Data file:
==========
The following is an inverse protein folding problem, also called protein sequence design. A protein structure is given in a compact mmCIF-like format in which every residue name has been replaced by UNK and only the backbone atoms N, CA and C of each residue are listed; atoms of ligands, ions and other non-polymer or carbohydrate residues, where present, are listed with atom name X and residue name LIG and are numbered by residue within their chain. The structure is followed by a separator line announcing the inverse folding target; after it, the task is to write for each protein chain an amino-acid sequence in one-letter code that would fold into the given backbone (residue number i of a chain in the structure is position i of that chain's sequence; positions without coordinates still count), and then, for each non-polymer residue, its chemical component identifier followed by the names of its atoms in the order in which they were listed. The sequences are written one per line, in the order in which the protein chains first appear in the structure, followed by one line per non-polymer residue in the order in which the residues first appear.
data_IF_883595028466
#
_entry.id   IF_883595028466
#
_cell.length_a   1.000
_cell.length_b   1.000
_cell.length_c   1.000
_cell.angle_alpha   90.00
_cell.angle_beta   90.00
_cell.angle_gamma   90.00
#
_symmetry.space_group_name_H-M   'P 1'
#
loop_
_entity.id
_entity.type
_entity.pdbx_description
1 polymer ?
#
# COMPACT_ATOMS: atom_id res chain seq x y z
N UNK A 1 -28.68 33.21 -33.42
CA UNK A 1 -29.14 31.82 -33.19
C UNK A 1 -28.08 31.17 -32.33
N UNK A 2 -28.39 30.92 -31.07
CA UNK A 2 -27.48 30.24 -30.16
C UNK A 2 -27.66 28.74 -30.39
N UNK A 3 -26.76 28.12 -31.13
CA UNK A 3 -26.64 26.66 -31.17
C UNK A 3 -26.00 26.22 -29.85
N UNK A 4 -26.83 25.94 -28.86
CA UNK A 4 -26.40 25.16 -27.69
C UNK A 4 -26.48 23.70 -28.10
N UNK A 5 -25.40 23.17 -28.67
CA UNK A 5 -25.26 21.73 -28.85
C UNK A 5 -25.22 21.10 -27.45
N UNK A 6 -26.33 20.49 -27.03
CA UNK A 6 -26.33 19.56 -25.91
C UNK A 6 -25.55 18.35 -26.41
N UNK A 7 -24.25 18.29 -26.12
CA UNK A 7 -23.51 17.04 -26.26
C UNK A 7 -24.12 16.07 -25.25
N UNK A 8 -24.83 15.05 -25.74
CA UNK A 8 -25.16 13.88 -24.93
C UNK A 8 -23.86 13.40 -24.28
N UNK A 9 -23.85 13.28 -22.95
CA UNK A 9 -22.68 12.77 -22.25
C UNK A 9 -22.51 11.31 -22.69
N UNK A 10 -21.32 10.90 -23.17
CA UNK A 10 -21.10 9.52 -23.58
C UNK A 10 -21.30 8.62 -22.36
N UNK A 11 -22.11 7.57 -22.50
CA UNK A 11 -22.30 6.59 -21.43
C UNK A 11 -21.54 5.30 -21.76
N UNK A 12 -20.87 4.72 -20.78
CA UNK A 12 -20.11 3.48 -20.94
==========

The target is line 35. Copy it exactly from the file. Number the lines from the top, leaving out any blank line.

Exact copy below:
CA UNK A 5 -25.26 21.73 -28.85